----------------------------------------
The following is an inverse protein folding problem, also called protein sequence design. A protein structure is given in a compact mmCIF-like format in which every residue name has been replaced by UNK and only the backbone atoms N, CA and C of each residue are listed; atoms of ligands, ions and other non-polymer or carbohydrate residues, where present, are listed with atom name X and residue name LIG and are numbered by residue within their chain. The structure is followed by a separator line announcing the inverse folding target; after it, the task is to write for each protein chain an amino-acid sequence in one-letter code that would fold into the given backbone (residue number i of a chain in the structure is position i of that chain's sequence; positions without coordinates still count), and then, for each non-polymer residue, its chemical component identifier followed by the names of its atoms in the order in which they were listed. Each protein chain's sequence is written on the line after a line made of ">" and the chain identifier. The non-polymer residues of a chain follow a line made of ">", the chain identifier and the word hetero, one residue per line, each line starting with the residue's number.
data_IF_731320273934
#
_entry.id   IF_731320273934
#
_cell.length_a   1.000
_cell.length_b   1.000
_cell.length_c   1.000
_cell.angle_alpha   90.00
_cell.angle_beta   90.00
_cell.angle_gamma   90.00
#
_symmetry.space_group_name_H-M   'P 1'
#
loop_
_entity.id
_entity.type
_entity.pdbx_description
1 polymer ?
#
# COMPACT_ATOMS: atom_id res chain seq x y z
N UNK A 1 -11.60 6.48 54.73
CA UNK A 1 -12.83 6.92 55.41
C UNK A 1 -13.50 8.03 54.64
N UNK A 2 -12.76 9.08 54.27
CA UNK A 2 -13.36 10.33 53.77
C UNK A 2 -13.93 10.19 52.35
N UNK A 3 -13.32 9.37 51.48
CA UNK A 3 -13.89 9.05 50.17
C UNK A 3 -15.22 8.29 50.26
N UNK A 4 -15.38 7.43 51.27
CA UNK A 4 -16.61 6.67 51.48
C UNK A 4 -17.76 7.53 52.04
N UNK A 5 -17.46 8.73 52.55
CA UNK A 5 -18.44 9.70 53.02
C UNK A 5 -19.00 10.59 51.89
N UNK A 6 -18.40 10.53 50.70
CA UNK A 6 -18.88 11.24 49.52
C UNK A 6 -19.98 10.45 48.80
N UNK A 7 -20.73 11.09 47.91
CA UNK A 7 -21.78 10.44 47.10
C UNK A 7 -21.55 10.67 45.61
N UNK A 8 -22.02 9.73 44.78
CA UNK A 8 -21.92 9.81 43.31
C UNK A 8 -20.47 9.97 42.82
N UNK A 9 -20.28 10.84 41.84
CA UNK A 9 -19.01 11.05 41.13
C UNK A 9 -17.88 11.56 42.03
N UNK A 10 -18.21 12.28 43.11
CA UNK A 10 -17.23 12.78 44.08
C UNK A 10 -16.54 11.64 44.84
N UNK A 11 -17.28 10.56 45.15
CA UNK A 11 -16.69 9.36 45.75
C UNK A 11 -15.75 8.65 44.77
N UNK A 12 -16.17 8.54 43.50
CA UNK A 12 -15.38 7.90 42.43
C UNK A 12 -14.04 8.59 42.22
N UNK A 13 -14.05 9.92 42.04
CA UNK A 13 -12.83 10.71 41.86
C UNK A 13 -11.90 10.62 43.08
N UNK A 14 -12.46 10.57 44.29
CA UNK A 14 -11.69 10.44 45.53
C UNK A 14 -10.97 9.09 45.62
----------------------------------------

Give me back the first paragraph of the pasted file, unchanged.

The following is an inverse protein folding problem, also called protein sequence design. A protein structure is given in a compact mmCIF-like format in which every residue name has been replaced by UNK and only the backbone atoms N, CA and C of each residue are listed; atoms of ligands, ions and other non-polymer or carbohydrate residues, where present, are listed with atom name X and residue name LIG and are numbered by residue within their chain. The structure is followed by a separator line announcing the inverse folding target; after it, the task is to write for each protein chain an amino-acid sequence in one-letter code that would fold into the given backbone (residue number i of a chain in the structure is position i of that chain's sequence; positions without coordinates still count), and then, for each non-polymer residue, its chemical component identifier followed by the names of its atoms in the order in which they were listed. Each protein chain's sequence is written on the line after a line made of ">" and the chain identifier. The non-polymer residues of a chain follow a line made of ">", the chain identifier and the word hetero, one residue per line, each line starting with the residue's number.